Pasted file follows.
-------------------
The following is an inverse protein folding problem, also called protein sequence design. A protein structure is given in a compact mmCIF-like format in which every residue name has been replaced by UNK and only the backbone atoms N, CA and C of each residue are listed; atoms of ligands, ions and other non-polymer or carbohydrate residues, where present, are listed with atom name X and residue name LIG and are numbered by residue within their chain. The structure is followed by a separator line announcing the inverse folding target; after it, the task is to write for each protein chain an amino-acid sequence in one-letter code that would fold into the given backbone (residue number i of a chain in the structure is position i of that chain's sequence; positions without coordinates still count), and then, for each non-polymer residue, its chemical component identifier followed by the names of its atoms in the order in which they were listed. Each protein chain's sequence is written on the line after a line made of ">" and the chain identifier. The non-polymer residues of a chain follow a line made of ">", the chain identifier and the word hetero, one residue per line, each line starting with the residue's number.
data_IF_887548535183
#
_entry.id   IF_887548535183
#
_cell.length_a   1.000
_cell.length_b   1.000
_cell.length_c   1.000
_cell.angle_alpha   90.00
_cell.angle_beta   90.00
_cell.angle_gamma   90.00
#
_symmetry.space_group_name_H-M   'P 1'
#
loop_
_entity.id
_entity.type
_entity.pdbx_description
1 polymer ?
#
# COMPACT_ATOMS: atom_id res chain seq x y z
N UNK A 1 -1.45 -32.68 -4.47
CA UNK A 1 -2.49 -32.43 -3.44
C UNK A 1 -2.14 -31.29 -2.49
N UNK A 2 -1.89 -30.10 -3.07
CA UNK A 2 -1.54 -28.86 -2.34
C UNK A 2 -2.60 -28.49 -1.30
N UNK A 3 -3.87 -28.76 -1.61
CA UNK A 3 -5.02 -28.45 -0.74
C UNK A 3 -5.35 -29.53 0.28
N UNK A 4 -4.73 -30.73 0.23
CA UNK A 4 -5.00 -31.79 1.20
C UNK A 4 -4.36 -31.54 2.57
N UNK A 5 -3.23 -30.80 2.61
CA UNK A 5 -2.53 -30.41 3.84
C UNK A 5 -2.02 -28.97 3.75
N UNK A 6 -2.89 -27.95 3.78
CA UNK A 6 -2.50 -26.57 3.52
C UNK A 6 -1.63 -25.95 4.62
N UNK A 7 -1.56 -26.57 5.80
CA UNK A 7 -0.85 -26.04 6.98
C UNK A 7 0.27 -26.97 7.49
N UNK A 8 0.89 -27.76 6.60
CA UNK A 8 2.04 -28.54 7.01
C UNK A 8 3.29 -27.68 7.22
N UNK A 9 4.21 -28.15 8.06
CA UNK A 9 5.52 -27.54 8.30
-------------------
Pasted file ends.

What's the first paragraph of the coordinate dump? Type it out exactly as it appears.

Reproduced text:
The following is an inverse protein folding problem, also called protein sequence design. A protein structure is given in a compact mmCIF-like format in which every residue name has been replaced by UNK and only the backbone atoms N, CA and C of each residue are listed; atoms of ligands, ions and other non-polymer or carbohydrate residues, where present, are listed with atom name X and residue name LIG and are numbered by residue within their chain. The structure is followed by a separator line announcing the inverse folding target; after it, the task is to write for each protein chain an amino-acid sequence in one-letter code that would fold into the given backbone (residue number i of a chain in the structure is position i of that chain's sequence; positions without coordinates still count), and then, for each non-polymer residue, its chemical component identifier followed by the names of its atoms in the order in which they were listed. Each protein chain's sequence is written on the line after a line made of ">" and the chain identifier. The non-polymer residues of a chain follow a line made of ">", the chain identifier and the word hetero, one residue per line, each line starting with the residue's number.